Phillip Hughes: The Official Biography

Phillip Hughes: The Official Biography

Malcolm Knox, Peter Lalor

Language: English

Pages: 189


Format: PDF / Kindle (mobi) / ePub

Drawing on almost 100 interviews and featuring scores of images from the Hughes family's personal collection, this is a stirring biography about the life of Phillip Hughes: son, brother, friend, farmer, cricketer, inspiration.

Phillip Hughes gave his life to cricket. And cricket gave Phillip Hughes his life.

When Hughes scored twin centuries in his second Test - the youngest man in cricket's 135-year history to achieve the feat - the world hailed the arrival of a brilliant new star. Here was a batting prodigy from a tiny country town with a twinkle in his eye and a wizardry with the willow to fill the dreams of a generation. But those dreams were lost in November 2014 when Hughes was felled, playing the game he loved.

Told through the voices of those who knew him best.

Phillip Hughes:­ The Official Biography
Is the incredible story of the boy from Macksville who became Australian Test cricketer 408. It charts the folkloric rise of the banana grower's son with the axe-handle batting technique, reliving his adventures on and off the field and celebrating his many triumphs and travails.

And it pays tribute to the fighting spirit and gift for friendship that made this unique young man a hero to millions.

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These levels are unique incubators for elite sportspeople, but they are also competitive arenas in their own right. This was where Phillip was so often seen at his best, and where the stories began. Those who knew him best knew him through his games for New South Wales and South Australia, for his schools and his clubs and his underage teams, and in its way his career was a tribute to the calibre of those levels of Australian cricket. They deserve to be celeb­rated and not left in the shade, as

many of the stories that emerged from the tour had Phillip Hughes somewhere involved. On the field, where Indian tours can get particularly frustrating, Phillip was amusing his teammates with his idiosyncratic catching technique. ‘He had a really good set of hands,’ says Mott, ‘but he had this habit of pointing his fingers up even on low catches. The boys would imitate that, going lower and lower while still keeping their fingers pointed up. But when he took a catch, he celebrated like he’d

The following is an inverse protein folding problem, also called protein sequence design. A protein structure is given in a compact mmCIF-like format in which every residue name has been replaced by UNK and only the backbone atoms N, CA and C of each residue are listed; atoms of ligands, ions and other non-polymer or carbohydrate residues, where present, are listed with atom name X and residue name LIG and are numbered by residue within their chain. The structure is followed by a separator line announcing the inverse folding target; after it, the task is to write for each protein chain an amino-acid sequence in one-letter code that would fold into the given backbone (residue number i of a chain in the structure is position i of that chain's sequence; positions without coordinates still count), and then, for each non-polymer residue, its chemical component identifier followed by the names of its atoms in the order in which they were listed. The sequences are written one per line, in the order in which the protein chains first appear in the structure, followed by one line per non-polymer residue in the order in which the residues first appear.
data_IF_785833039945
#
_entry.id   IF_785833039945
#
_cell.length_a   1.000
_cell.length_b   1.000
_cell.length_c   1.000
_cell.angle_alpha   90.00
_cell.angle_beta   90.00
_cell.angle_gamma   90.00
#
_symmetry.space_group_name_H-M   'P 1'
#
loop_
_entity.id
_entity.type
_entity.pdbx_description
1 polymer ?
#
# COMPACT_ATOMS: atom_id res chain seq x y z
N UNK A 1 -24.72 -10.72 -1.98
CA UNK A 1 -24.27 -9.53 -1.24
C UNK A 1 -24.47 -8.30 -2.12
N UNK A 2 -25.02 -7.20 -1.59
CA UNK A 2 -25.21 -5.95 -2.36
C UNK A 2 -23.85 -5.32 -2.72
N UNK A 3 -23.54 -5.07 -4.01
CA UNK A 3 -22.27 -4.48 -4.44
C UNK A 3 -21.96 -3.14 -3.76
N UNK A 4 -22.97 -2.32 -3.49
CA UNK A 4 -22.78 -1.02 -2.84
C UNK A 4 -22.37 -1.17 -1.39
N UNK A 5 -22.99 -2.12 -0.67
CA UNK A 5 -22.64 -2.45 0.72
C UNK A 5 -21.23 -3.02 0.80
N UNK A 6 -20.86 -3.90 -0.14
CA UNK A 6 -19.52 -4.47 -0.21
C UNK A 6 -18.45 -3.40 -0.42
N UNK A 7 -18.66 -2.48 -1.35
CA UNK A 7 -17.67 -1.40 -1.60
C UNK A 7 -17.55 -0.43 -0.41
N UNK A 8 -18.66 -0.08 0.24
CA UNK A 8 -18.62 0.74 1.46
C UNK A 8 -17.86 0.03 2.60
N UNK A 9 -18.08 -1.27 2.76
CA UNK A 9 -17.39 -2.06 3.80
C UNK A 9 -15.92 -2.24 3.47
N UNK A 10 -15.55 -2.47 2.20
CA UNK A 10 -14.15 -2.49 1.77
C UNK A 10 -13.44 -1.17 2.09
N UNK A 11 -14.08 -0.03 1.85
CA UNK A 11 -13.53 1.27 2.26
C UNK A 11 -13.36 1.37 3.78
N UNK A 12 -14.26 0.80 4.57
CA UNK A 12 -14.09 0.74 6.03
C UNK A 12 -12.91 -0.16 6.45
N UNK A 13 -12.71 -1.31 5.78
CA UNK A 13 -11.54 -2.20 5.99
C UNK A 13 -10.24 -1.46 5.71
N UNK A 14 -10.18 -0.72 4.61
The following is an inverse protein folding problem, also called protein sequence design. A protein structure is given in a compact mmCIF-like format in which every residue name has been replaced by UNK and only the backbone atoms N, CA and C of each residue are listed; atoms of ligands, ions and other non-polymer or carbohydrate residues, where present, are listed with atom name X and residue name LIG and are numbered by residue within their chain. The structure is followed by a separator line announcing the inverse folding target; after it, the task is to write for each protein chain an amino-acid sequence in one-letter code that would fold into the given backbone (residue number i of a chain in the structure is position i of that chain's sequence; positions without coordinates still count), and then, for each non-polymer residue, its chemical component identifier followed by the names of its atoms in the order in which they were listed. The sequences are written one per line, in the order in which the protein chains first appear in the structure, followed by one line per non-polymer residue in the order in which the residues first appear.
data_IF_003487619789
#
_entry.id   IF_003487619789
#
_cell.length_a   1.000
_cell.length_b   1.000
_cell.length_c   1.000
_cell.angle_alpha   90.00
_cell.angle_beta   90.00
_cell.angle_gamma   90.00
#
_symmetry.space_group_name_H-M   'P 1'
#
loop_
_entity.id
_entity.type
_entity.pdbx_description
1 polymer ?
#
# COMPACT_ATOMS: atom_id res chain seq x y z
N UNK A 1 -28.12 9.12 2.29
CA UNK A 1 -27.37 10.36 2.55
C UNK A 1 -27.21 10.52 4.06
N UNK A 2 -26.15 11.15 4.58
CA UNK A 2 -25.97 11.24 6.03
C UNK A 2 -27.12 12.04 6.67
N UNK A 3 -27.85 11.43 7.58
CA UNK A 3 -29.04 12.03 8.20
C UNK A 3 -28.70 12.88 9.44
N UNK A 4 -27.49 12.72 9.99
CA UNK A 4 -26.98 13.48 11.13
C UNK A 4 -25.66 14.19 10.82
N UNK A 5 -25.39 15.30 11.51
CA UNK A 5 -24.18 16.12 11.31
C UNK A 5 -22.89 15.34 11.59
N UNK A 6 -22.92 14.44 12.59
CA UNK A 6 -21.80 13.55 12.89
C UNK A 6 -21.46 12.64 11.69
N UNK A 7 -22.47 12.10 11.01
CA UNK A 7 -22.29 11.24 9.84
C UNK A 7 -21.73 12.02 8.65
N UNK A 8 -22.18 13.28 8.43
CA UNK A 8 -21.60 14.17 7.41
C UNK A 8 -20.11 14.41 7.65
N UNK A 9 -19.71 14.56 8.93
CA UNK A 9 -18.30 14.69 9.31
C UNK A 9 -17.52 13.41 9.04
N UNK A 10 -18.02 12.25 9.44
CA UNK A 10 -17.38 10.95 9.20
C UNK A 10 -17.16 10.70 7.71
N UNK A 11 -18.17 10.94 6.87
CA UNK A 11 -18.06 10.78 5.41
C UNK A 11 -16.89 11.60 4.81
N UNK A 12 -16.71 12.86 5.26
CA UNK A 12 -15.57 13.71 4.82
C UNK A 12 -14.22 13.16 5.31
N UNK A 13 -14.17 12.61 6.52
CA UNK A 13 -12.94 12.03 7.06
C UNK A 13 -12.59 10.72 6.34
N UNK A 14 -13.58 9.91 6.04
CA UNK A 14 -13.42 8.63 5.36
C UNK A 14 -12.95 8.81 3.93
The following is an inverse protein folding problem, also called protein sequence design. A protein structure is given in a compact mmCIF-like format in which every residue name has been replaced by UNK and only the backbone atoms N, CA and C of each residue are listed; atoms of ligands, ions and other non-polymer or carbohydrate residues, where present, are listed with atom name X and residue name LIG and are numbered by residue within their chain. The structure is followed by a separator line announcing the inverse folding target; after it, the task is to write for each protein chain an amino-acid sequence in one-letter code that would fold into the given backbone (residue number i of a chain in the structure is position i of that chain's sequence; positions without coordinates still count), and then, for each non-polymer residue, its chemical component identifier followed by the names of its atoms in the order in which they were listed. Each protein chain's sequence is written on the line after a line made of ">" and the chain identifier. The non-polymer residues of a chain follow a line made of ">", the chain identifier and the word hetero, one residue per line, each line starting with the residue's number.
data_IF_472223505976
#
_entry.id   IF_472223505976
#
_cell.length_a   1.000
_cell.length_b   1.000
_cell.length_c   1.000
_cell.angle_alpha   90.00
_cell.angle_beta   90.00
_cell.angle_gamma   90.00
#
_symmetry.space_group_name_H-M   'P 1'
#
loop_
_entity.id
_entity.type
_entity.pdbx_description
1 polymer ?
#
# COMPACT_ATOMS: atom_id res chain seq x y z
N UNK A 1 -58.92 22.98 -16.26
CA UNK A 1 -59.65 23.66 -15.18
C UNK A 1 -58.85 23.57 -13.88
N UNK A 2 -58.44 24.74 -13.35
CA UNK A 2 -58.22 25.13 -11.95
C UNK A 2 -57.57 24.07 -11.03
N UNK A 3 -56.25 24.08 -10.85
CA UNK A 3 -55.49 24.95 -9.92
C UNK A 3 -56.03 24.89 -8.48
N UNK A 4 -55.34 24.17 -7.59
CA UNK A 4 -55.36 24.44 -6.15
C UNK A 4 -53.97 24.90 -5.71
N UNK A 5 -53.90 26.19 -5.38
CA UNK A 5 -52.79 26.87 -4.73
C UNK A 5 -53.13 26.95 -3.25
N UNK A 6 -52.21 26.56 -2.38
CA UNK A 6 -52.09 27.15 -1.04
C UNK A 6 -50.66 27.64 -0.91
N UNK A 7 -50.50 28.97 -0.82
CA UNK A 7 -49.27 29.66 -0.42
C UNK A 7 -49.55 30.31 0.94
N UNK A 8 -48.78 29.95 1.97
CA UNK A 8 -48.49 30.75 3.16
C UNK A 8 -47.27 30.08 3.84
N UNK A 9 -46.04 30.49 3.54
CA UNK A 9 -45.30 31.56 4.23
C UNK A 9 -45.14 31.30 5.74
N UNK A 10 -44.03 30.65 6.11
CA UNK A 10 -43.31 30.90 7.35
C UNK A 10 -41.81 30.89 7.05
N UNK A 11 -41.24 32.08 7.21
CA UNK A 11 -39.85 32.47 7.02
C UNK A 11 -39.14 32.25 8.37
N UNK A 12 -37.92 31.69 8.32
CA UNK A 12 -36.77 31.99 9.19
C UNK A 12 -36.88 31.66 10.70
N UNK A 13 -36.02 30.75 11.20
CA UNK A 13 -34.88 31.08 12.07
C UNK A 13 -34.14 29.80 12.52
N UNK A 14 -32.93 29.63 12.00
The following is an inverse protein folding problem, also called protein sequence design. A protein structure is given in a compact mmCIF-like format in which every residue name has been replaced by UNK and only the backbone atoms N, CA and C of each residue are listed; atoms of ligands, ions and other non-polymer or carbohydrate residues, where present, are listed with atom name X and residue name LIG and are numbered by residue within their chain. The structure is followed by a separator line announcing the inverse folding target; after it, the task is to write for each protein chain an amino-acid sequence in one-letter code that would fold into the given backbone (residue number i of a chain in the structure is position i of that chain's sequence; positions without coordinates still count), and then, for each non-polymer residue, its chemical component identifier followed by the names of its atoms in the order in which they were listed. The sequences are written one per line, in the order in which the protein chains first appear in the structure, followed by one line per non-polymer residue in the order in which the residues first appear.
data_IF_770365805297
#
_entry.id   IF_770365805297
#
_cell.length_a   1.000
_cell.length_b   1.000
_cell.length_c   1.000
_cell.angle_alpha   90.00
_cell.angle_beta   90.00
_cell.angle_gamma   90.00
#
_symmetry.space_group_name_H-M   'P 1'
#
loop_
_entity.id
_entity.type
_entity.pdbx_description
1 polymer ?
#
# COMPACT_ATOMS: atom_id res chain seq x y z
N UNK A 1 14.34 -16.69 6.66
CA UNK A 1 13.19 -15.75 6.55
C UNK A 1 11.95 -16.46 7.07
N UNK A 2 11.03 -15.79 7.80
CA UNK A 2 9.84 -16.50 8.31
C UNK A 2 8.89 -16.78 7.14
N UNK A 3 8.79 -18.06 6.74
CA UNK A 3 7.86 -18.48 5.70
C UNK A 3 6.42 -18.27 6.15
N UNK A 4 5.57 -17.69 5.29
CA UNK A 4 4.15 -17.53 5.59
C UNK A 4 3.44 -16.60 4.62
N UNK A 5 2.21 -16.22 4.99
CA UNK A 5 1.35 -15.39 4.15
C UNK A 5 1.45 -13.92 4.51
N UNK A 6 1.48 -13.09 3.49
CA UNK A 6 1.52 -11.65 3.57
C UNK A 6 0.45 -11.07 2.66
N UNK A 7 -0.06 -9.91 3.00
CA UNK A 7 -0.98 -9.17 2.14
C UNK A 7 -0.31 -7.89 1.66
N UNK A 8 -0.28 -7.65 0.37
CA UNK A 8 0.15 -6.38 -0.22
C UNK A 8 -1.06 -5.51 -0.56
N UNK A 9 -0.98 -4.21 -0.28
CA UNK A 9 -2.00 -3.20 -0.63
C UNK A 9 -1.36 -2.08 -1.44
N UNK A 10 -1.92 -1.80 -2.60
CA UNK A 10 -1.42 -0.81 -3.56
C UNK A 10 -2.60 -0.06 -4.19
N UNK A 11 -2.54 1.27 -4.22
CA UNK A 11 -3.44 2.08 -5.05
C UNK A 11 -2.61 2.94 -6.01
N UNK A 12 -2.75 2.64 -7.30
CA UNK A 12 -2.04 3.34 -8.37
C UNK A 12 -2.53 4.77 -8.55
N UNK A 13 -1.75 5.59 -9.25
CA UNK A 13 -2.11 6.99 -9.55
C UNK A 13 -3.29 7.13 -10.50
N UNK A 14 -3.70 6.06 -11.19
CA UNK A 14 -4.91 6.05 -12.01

usual, he contacted Matt Day before the match: friendship first, Shield final second, even though Day was a reserve fieldsman for Tasmania. Hughes missed a ride on the team bus so that he could give Day a hit in the nets. ‘Even mid-game, he fed me balls, even though I was on the opposing team, ’ Day says. ‘That’s the kind of guy he was.’ His generosity, says Day, remained unchanged. ‘Whenever he had new bats, he’d say, “Come and get a bat”. If I happened to pick the one that was his favourite,

Virginia says. Day-long Christmas barbecues took place in alternating years either at home or at Greg’s parents’ house. ‘Phillip was happy with whatever presents he got, and he loved Christmas,’ Virginia says. ‘There was a lot of food, all the cousins and aunties and uncles were there, and before long there would be football and cricket set up, with everyone playing.’ Country life could never be too white-bread with the Ramunno connection. Virginia’s mother Angela, or Nan’s, riverside home is

Lonergan, Morrie Lonergan, Nic Maddinson, Andrew Maggs, Tom Mann, Rod Marsh, Bryce McGain, Ken McNamara, Matthew Mott, Tim Nielsen, Steve O’Keefe, David O’Neil, Ricky Ponting, Nino Ramunno, Angela Ramunno, Steve Rhodes, Sam Robson, Ben Rohrer, Daniel Smith, Nathan Smith, Warren Smith, Ash Squire, Steve Tomlinson, Damian Toohey, Michael Townsend, Matthew Wade, David Warner, Shane Watson. Thanks also for their assistance: Jason Bakker, Malcolm Conn, Tony Connelly, Matt Costello, Angus Fontaine,

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